Chabad of Poway’s former head rabbi faces a maximum five-year prison sentence for tax-evasion and other financial crimes he pled guilty to last July.
But sentencing of Rabbi Yisroel Goldstein won’t take place Monday — a day short of two years after he lost his right index finger in the deadly shooting attack on his congregation.
Federal prosecutors and the 59-year-old rabbi’s lawyers sought, and were granted, a six-month delay — to Oct. 26 before U.S. District Judge Cynthia Bashant.
“The reason for the requested continuance is that the parties are still working on various sentencing issues, including the defendant’s continued cooperation in the government’s investigation,” said a brief signed in February by Goldstein attorney Benjamin L. Coleman and Assistant U.S. Attorney Michelle Wasserman.
Phillip Halpern, a former prosector in the San Diego DOJ office, says that “based upon Rabbi Goldstein’s cooperation revealed to date, I would expect that he’d receive a substantial reduction in his sentencing recommendation.”
The Probation Department’s sentencing recommendation is sealed, but former San Diego U.S. Attorney Robert Brewer has said his office would recommend probation based on Goldstein’s cooperation and his “lifetime of service” via the Jewish congregation.
“His role after the 2019 terrorist attack was exemplary,” Brewer said. “He became a significant advocate for peace and the elimination of violence based on religious hatred. He spoke all over the world and sent a strong message of peace.”
Goldstein will pay $2.5 million in restitution as part of the plea agreement, Brewer said.
Goldstein’s 63-year-old brother Mendel of Brooklyn — who also pleaded guilty for his part in fraud schemes and faced a 5-year prison term — was to have been sentenced March 1.
But his sentencing has been pushed back to June 28 before Judge Bashant in downtown federal court.
At least nine other men have pleaded guilty in the long-running fraud, and several others have seen their sentencing delayed.
Among them is Escondido’s Stuart Weinstock, who was to have heard his fate Monday as well. The new sentencing date is June 14 before Bashant.
“The reason for the requested continuance is that the parties are still working on various sentencing issues,” said prosecutor Wasserman and defense attorney John J. Rice in an April 9 filing.
In late January, Weinstock, 64, signed a plea agreement in which he admitted to cheating the IRS of as much as $250,000. He faces a maximum three years in prison.
He’s expected to make a “good faith effort to provide substantial assistance in the investigation and prosecution of others,” the plea deal says.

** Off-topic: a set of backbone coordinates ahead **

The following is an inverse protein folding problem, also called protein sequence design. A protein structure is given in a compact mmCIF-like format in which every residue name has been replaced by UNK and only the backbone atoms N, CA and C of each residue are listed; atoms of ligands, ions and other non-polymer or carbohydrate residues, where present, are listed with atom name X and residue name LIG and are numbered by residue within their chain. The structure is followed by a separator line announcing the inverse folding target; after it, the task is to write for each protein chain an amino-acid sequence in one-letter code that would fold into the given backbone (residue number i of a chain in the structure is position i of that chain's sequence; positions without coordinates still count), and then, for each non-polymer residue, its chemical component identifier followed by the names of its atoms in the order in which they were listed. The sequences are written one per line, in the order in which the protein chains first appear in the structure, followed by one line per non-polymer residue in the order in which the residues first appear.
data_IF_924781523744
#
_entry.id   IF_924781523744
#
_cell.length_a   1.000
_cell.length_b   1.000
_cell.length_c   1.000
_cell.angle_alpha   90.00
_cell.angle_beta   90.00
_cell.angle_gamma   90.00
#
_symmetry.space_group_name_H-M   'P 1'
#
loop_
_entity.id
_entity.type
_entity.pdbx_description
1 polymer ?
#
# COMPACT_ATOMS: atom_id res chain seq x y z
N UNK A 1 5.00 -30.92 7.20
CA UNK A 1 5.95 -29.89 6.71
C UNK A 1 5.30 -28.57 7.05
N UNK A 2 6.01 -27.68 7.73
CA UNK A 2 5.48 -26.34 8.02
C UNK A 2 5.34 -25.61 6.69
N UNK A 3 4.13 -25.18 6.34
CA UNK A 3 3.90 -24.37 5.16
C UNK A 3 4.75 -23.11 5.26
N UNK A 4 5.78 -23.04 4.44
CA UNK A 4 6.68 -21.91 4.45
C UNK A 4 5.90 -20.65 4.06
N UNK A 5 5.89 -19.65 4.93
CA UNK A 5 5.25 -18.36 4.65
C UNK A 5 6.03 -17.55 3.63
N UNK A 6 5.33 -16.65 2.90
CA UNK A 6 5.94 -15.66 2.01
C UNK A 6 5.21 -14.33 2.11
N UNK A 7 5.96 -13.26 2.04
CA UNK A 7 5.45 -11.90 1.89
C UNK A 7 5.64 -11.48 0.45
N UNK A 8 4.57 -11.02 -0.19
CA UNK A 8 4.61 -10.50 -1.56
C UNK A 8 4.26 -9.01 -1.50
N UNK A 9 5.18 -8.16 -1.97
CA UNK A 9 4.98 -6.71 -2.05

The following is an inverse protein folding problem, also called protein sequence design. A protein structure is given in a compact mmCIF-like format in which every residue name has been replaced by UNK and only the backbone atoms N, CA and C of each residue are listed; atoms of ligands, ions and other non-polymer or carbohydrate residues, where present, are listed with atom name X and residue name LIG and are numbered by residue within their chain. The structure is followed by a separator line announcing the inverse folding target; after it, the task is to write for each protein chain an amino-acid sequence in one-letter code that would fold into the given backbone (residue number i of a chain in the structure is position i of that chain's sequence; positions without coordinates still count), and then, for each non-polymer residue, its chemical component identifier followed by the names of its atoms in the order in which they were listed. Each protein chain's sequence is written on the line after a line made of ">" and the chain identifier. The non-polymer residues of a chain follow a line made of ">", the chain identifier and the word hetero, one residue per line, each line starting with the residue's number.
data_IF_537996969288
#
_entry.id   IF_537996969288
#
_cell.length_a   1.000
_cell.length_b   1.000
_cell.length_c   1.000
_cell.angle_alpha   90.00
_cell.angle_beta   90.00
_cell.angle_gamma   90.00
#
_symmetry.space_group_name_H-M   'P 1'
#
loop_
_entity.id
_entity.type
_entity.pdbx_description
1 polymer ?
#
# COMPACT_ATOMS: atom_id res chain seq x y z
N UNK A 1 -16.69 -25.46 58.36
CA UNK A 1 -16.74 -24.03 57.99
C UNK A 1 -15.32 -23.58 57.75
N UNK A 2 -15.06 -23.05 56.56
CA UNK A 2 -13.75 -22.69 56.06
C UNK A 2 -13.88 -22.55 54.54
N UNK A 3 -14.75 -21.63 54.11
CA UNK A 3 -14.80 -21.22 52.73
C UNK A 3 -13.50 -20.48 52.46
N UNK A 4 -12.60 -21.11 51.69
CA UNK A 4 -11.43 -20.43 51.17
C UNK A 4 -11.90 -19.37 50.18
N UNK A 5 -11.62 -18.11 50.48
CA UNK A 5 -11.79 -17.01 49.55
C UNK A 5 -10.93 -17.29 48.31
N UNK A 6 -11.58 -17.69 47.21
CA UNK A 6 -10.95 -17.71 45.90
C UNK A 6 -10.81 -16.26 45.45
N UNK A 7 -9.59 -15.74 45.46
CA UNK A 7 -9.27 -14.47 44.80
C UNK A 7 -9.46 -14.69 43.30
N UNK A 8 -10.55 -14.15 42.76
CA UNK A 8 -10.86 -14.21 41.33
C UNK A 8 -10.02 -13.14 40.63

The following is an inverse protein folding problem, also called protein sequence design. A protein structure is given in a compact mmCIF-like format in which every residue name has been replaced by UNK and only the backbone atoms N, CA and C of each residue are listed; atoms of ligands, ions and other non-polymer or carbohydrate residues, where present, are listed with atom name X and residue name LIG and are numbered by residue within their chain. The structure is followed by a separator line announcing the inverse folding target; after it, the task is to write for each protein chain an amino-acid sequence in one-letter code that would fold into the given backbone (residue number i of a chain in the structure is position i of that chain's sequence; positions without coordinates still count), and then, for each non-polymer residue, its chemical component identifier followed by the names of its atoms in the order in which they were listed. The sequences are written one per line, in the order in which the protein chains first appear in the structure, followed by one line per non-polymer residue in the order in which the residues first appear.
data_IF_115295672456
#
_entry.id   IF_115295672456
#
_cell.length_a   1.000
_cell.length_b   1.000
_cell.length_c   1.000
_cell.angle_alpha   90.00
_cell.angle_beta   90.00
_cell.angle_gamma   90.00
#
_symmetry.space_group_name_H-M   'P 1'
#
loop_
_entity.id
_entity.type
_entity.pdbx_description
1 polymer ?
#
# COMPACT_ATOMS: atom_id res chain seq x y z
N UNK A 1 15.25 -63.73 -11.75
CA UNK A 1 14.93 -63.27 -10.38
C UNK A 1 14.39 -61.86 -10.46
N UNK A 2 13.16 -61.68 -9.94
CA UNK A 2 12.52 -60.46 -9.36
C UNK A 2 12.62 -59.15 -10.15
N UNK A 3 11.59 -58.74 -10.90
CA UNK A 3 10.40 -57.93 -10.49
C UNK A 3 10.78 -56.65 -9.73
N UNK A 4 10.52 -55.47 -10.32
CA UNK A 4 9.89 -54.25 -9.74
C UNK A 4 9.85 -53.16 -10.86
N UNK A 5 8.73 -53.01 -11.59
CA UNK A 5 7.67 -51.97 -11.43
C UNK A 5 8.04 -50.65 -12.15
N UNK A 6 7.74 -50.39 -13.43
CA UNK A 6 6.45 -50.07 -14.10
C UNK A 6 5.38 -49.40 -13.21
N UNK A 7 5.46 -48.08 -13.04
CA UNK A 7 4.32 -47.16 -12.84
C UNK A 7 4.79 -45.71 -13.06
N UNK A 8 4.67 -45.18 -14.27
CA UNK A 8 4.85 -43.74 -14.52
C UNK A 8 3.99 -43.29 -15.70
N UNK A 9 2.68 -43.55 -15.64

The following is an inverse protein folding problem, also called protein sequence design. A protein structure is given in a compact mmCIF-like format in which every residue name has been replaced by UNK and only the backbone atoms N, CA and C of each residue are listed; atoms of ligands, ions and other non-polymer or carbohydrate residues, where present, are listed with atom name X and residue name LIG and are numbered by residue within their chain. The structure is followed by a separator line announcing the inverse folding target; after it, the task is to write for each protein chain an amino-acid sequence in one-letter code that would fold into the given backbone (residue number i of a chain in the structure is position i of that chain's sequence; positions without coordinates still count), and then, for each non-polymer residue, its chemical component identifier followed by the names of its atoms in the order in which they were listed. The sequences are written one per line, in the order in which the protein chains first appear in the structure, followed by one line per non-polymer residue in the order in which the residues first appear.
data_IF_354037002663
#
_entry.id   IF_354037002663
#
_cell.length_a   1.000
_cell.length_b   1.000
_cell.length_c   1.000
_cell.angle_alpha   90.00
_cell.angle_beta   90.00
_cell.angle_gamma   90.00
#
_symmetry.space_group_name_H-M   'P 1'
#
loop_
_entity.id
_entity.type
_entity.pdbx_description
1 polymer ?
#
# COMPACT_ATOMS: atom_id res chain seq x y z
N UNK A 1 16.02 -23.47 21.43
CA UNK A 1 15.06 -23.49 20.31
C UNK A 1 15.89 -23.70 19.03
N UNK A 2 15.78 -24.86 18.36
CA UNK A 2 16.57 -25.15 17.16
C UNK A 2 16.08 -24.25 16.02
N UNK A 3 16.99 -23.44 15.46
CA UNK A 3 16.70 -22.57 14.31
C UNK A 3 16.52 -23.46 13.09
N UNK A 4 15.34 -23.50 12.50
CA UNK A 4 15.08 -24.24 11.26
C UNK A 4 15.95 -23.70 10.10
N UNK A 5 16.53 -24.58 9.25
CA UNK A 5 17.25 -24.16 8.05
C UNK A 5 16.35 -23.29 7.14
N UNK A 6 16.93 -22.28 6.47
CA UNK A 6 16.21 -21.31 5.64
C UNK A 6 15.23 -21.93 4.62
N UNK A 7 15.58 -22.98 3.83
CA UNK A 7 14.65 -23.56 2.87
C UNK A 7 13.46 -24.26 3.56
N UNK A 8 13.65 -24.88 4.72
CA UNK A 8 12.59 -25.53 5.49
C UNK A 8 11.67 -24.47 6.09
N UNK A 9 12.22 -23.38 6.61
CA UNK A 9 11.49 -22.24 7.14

Others yet to be sentenced in the case include:
- Alexander Avergoon, 44, of San Diego, whose March 15 sentencing was reset for May 4. Indicted in August 2019 and apprehended in Latvia, the real-estate agent faces 20 years in prison after pleading guilty to crimes including money laundering and aggravated identity theft.
- And Dr. Bruce Baker, 75, of La Jolla, whose sentencing hearing was delayed from April 19 to June 7. The pediatric dentist faces five years in prison after cheating the IRS of $644,000.
Boris Shkoller, 84, of Del Mar, received a year’s probation after pleading guilty to filing a false tax return. He had faced up to three years in prison.
Yousef Shemirani, 75, of Poway — founder of the Baron’s Market grocery chain — was ordered to pay a $10,000 fine and serve two years’ probation.
Meanwhile, Shemirani’s cousin — Bijan Moossazadeh, 64, of San Diego — has agreed to surrender June 2 and begin serving a two-month sentence in the case after pleading guilty to filing a false tax return, which had a three-year maximum prison term.
- Read: Sentence of Boris Shkoller filed Oct. 1, 2020
- Read: Sentence of Bijan Moossazadeh filed Nov. 19, 2020
- Read: Sentence of Yousef Shemirabi filed Nov. 23, 2020
- Read: Rotem Cooper plea and deferred prosecution agreement filed Dec. 29, 2020
- Read: Stuart Weinstock plea agreement filed Feb. 2, 2021
Qualcomm engineer Rotem Cooper, 54, of San Diego signed a deferred prosecution agreement that could lead to charges being dropped. He took part in a matching donations fraud and will pay the tech giant $27,330. He faces five years in prison if he doesn’t meet terms of the deal.
Prosecutors said Cooper worked his fraud with someone identified as Y.H., “director of a religious congregation” and San Diego community group.
In December, San Diego Jewish World editor Donald Harrison wrote: “Who is Y.H? If another leader in our Jewish community has been participating in defrauding the government, he ought to be identified and prosecuted to the full extent of the law. Why the secrecy?”
Also a mystery is the employer of Igor Shtilkind, 55, of San Diego, who worked for an “aerospace and defense technology company” and defrauded it of $17,500 over a 10-year period — also by getting it to match contributions to Goldstein-run charities.
As part of another deferred prosecution agreement, Shtilkind must pay $9,520 in back taxes and cooperate with government investigators in the Goldstein case.
In October, former California Deputy Attorney General Sharon Rosen Leib wrote in the Jewish publication Forward: “Does a rabbi who pocketed hundreds of thousands of dollars in donations meant to serve people with special needs deserve to walk free?”
She said Goldstein should spend time in federal prison and “hopefully get some counseling himself –The $2.5 million in financial restitution he agreed to is not enough.”
“The crimes he committed cut deeper than money,” Rosen said. “They crushed the spirits of members of his congregation and may have cost one woman of valor – a beloved mother, wife, sister – her life.”
She concluded: “If I were sitting on the bench at his sentencing hearing this coming spring, I’d reject the U.S. Attorney’s recommendation for probation and send him to jail for at least a year – enough time to think long and hard about how to make amends.”